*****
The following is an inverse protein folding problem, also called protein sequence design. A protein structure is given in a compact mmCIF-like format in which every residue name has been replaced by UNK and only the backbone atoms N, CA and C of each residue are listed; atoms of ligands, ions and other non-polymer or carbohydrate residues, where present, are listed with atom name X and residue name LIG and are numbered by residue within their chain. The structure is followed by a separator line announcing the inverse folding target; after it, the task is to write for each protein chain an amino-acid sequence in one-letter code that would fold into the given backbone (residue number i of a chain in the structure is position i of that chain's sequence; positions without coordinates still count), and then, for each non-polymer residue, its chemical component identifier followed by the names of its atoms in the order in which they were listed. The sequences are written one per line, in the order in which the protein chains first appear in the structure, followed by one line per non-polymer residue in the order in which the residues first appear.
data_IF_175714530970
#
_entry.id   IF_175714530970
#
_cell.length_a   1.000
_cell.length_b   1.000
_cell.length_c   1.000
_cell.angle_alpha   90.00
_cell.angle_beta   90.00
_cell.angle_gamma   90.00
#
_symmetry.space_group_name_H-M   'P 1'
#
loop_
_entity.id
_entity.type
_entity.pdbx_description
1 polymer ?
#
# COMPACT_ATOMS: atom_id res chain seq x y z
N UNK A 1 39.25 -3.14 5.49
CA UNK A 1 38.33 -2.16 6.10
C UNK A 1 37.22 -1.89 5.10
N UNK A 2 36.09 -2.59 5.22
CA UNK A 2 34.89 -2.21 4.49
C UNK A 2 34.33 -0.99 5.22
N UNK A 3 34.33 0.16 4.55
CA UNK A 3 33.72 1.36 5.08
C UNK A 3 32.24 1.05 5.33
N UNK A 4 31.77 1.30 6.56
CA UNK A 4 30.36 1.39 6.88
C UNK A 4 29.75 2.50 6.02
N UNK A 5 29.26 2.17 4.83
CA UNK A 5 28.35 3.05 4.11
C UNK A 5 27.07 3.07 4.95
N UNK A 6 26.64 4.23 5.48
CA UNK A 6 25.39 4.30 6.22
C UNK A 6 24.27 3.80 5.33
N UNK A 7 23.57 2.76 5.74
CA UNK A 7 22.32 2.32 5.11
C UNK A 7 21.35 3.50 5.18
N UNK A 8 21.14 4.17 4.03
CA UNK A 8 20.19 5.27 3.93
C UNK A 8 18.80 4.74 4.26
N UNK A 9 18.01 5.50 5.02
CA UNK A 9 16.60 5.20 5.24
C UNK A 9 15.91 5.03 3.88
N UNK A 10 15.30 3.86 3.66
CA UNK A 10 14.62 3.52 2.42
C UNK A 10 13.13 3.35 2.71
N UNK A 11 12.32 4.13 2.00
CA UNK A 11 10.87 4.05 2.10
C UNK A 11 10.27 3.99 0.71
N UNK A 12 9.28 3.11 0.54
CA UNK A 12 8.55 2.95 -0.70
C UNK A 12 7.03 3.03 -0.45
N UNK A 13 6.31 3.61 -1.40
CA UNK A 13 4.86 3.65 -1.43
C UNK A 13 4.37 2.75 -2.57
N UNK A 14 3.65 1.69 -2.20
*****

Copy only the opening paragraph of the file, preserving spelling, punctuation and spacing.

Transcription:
The following is an inverse protein folding problem, also called protein sequence design. A protein structure is given in a compact mmCIF-like format in which every residue name has been replaced by UNK and only the backbone atoms N, CA and C of each residue are listed; atoms of ligands, ions and other non-polymer or carbohydrate residues, where present, are listed with atom name X and residue name LIG and are numbered by residue within their chain. The structure is followed by a separator line announcing the inverse folding target; after it, the task is to write for each protein chain an amino-acid sequence in one-letter code that would fold into the given backbone (residue number i of a chain in the structure is position i of that chain's sequence; positions without coordinates still count), and then, for each non-polymer residue, its chemical component identifier followed by the names of its atoms in the order in which they were listed. The sequences are written one per line, in the order in which the protein chains first appear in the structure, followed by one line per non-polymer residue in the order in which the residues first appear.